“On the morning of Friday 24th June the unexpected Brexit vote sent markets tumbling. The pound dropped to a 31 year low, house builders and banks were hard hit. Prime Minister David Cameron resigned. Economic commentators gazing into the crystal ball are predicting though times ahead. What will this mean for the property investors?
On Monday it was announced that construction Purchasing Managers’ Index (PMI), a leading indicator for construction activity, for June dropped to 46, its lowest since 2009. Forecasters had been expecting 50.7. As figure less than 50 means negative growth then this demonstrates a dramatic slowdown in house building ahead of the Brexit referendum. Current uncertainty in what post-Brexit Britain will look like is unlikely to lead to a pick up any time soon.
Evidence is emerging of funding to property investors and developers being cut as some foreign investment has been spooked. At Morgan Chex, my specialist alternative financial loan company, we have had an increase in enquiries from property developers who are now looking at alternative lenders. Financial Times reports that Standard Life has stopped investors withdrawing cash from its commercial property portfolio fund. Political and economic uncertainty are making investors nervous and causing them to tighten their purse strings.
With such doom and gloom, some economic commentators are predicting a recession. However, the Bank of England is ready to move. The expectation is now for more quantitative easing and even lower interest rates. Chancellor George Osborne is considering emergency tax cut for corporates to protect inward investment. Less than 15% tax would make UK one of the most attractive countries in the world – from tax point of view perhaps shielding UK from some of the expected job and investment cuts. However if other countries follow suit, it may not have the desired impact and the main beneficiaries will be large corporates. Some commentators are calling for the government to provide stimulus via increased spending and infrastructure investment instead. There are even whispers of back tracking on the much criticised removal of landlord tax relief. Fingers crossed!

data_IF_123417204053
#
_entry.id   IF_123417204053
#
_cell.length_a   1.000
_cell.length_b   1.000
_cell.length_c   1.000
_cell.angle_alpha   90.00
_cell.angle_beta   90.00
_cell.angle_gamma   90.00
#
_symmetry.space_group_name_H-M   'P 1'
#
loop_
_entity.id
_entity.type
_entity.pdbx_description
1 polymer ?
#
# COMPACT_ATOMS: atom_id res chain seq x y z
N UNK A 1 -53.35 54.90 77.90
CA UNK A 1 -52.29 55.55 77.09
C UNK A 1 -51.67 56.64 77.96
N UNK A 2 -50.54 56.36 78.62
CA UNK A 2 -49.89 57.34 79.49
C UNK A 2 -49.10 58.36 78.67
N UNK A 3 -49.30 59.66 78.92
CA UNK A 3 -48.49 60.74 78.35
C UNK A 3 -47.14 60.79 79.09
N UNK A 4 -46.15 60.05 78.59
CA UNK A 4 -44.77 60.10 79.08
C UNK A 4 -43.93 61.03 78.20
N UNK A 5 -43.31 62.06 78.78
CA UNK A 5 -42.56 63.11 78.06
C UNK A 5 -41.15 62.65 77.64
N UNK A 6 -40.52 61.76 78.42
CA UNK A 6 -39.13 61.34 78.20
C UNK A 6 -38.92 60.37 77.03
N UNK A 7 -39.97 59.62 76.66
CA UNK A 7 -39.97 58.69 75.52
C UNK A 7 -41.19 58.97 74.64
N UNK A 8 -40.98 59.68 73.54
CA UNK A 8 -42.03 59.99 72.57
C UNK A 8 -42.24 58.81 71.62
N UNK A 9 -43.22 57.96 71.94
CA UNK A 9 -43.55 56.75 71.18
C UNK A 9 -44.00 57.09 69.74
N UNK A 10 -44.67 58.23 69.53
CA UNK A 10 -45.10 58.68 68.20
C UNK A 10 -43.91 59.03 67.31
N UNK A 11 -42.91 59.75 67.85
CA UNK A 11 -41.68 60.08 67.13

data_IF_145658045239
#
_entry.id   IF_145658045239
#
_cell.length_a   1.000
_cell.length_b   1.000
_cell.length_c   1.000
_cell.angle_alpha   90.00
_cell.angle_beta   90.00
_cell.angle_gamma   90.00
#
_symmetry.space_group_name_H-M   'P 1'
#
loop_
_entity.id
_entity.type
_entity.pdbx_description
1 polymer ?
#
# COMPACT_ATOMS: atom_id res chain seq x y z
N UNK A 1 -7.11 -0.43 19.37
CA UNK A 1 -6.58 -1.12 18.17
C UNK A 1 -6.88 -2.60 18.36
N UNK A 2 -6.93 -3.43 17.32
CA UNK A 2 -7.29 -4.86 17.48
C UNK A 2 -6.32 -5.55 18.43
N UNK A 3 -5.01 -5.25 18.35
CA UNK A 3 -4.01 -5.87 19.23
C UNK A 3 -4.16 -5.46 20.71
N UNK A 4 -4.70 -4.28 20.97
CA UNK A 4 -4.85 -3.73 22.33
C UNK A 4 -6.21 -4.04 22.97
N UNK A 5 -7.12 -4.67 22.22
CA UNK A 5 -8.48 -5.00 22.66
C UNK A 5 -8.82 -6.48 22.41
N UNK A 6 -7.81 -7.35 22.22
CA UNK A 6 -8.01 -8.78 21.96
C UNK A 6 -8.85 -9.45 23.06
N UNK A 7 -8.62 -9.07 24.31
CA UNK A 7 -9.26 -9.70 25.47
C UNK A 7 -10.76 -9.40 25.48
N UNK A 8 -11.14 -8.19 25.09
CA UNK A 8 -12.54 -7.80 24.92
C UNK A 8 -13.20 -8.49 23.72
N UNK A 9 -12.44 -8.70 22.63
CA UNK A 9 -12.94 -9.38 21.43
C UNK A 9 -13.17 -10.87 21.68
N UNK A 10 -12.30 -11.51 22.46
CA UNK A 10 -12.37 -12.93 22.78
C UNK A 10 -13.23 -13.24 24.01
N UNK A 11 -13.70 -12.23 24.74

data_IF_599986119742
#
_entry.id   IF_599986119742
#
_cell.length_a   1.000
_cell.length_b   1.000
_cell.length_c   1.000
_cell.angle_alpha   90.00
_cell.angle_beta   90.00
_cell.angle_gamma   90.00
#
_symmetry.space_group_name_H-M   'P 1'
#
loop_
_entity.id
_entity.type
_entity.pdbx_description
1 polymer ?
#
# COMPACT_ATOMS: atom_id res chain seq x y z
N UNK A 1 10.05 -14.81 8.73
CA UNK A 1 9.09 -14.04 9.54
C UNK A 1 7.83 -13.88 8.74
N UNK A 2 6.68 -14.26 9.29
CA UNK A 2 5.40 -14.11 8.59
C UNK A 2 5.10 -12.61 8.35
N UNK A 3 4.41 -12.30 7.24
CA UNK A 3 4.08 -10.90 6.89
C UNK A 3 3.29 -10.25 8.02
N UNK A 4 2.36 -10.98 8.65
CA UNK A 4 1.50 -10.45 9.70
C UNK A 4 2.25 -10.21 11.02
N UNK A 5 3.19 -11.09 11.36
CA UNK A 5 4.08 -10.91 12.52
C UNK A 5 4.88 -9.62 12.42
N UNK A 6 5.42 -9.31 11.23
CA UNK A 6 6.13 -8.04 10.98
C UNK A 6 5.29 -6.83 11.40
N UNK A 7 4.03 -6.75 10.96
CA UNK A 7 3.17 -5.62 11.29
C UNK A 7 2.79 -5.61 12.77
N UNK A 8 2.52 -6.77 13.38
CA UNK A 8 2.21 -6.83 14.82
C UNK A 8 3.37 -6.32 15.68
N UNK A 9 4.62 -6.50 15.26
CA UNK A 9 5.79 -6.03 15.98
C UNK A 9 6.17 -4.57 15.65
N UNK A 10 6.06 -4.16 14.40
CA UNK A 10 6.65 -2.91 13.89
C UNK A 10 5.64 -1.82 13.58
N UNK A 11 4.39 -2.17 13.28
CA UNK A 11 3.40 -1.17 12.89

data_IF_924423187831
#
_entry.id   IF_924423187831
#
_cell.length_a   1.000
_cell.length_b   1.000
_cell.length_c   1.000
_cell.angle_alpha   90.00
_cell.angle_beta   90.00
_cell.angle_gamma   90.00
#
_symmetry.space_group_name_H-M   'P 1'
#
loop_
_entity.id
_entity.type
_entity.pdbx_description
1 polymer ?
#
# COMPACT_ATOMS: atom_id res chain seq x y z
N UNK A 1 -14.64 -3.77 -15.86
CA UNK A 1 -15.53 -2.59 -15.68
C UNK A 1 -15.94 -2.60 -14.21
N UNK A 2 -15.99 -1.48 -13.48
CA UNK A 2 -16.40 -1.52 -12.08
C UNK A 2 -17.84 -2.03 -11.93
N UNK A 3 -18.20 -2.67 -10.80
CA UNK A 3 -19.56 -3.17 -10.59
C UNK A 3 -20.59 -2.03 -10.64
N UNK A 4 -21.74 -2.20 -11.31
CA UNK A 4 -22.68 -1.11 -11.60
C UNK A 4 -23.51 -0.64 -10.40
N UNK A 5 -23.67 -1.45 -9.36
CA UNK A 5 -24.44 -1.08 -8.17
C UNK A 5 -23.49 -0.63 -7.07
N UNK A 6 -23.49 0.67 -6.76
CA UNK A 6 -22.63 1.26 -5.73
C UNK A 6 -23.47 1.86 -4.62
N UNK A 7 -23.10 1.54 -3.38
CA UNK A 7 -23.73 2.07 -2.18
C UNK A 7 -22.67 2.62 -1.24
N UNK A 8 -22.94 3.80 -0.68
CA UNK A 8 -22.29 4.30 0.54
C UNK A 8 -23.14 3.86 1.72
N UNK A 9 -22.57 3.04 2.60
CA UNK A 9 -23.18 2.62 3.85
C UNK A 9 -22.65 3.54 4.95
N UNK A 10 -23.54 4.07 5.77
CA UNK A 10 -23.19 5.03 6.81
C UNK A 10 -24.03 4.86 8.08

In the last recession, bank lending to property investors all but disappeared. Lenders on the Morgan Chex panel have been quick to reassure clients that for them it is business as usual. Some property lenders have even responded by cutting rates to generate more demand!
UK population is set to grow by 10 million in the next 25 years. 68% of this due to immigration. Given over half of the immigration is from outside EU, Brexit may not have such significant impact on population growth. Furthermore the number of households continues to increase, from 23.7 million in 1996 to 27.0 million in 2015. Driven by population growth as well as increase in one person households. Demand for housing will continue to grow.
It is estimated that Britain needs to build minimum of 250,000 houses per year to solve the housing crisis, but just over half of the required houses are being build. Recent Construction CPI numbers show a rapid slowdown in house building activity. Unless house building radically improves supply will remain restricted.
It may well be that Brexit will lead to uncertainty, job losses, reduction in house prices, or reduced credit availability. However, fundamentally Britain’s housing crisis is far from being solved. Demand will outstrip supply and in the long run that will support higher prices and rents.
Uncertainty will create opportunities, if buyers pull out of the market, motivated sellers may well be willing to agree a deal. Shrewd, courageous investors will be able to take advantage. It may be wise to focus on hunting down bargain properties and not use excessive leverage to cushion against price drop. In the short run capital values may soften, but long term demand and supply still suggest property is a good bet. Fortune will favour the brave.
To discuss finance strategy for your property investment journey contact us at Morgan Chex Commercial Finance Limited. You can email me at Laura@morganchex.com, find me on Twitter at @ChexLaura or you can like us on Facebook https://www.facebook.com/morganchex“